Phil Parker (tigertoy) wrote,
Phil Parker

Book review: Torch of Freedom

Today's book review is Torch of Freedom by David Weber and Eric Flint.

This is part of the ongoing Honorverse series.  You do NOT want to try to start with this book.  The episode in this book is more complete than the last couple have been.

I was having a conversation at a con recently with someone who knows Weber and that person said that Weber's family life has severely disrupted his writing career.  It really shows in this book; large parts of it really feel like it was a first draft cranked out on deadline.  There are many long passages which (despite being nominally presented as dialog) are exposition, not just of what's going on (which is complicated enough), but of what one particular set of players (with imperfect information) thinks is going on.  There are many, many references to events and characters in other books which aren't actually explained.  Some of them I can remember, but some I can't.  We do learn a little more about what's going on with the big bad guys in the Honorverse series.  We do meet some new characters for this book which are interesting.  There is some good adventure; the excitement that made the Honor Harrington series is still there in places.  But there are large parts of the text that feel rough and contrived, and when we get to the end, we realize that, while we have advanced the series a little bit, Manticore is still in the middle of a whole lot of crises and we've only partially established one part of solving one of them.

5 out of 10.


Herlander Simoes is a brilliant hyper physicist working for the Mesan Alignment, the shadowy bad guys who really run Mesa and Manpower.  The Long Range Planning Board, who are in charge of the genetic engineering program that's the heart of the Mesan agenda, approach Herlander and his wife about adopting and raising a baby daughter who has genetics to be a brilliant mathematician.  Children of this line have had a tendency to suddenly develop symptoms of extreme autism.  The LRPB hopes that by having the child raised in a family setting by other mathematicians, they can avoid this.  It doesn't work; the kid develops the symptoms, very suddenly, on her seventh birthday.  The LRPB euthanizes her, which causes Herlander to become mentally unbalanced.  They need him, so the security chief, Jack McBryde, is personally recruited by Bardasano the fixer to mentor him.  Unfortunately for Mesa, instead of being able to fix Herlander, this experience makes McBryde realize that he's working for the bad guys.  McBryde decides to defect, and connects with Anton Zilwicki and Victor Cachat, who have come to Mesa to try to find proof of their suspicions that Mesa is planning an attack on Torch.  They've found the evidence, and decide to take McBryde and Herlander with them.  Unfortunately, the wheels come off on the day of the escape.  Bardasano gets tipped off that something is odd about McBryde and she's coming to check him out just as he's in his office for the last time to release a cyber attack.  Realizing that he can't escape, McBryde sets off the self-destruct nuke in the basement of the center.  Zilwicki and Cachat escape with Herlander.  They drag along the owner of the restaurant where they were based as spies and her daughter (who'd be killed if they stayed), but to make room for them on the shuttle, they dump the critical replacement parts for the hyperdrive on the ship they're escaping on... which of course breaks in mid flight.  The super talented mechanic they have in the crew can fix it, but it will take months.  So they miss the Battle of Torch, where the State Security refugees that the Mesan Alignment had hired as mercenaries were supposed to toast the planet (breaking the Eridani Edict, the one interstellar treaty that is really respected).  Fortunately, the Sollies at Maya, who have been quietly putting together materiel and logistics to break away from the Solarian empire, get wind of the plot and decide they have to stop it.  A big space battle ensues, with the two fleets almost wiping each other out, but the good guys do win.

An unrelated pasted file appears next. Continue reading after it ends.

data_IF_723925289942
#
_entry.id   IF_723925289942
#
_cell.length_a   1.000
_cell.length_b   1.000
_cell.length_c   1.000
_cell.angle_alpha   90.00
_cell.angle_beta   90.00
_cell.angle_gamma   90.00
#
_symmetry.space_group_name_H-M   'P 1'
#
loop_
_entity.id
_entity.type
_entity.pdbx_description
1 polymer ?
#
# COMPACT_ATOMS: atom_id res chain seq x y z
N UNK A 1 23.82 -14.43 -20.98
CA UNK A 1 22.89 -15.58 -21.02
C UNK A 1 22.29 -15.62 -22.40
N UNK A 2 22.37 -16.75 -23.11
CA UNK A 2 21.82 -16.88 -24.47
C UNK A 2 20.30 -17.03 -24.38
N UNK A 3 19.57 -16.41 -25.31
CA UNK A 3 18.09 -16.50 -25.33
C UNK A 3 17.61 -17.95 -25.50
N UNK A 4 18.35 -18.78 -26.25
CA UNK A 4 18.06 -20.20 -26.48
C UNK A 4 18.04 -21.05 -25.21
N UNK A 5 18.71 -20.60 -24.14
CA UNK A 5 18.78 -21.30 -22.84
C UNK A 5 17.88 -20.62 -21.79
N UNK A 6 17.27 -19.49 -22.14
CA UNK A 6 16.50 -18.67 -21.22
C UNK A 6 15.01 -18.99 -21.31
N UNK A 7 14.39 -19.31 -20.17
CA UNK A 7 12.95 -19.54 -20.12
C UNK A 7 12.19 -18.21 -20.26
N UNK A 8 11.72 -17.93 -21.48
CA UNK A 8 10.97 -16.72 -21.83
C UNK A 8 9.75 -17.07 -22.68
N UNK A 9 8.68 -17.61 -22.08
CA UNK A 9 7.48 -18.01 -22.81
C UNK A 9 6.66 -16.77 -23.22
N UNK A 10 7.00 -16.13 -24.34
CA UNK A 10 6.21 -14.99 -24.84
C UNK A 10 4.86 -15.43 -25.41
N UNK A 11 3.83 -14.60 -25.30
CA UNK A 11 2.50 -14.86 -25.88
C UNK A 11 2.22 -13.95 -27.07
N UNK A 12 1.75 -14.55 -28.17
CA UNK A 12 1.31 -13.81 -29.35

By the end of the novel, we never actually have learned what Herlander was working on; we just know that it's a key part of the major Mesan war plan which is just launching.  The re-ignited war between Manticore and Haven is all off screen, and although some of the good guys now have the actual proof that it was a setup, we haven't seen any sign of how Manticore and Haven are going to reconcile.
Tags: book review, david weber, eric flint, sf
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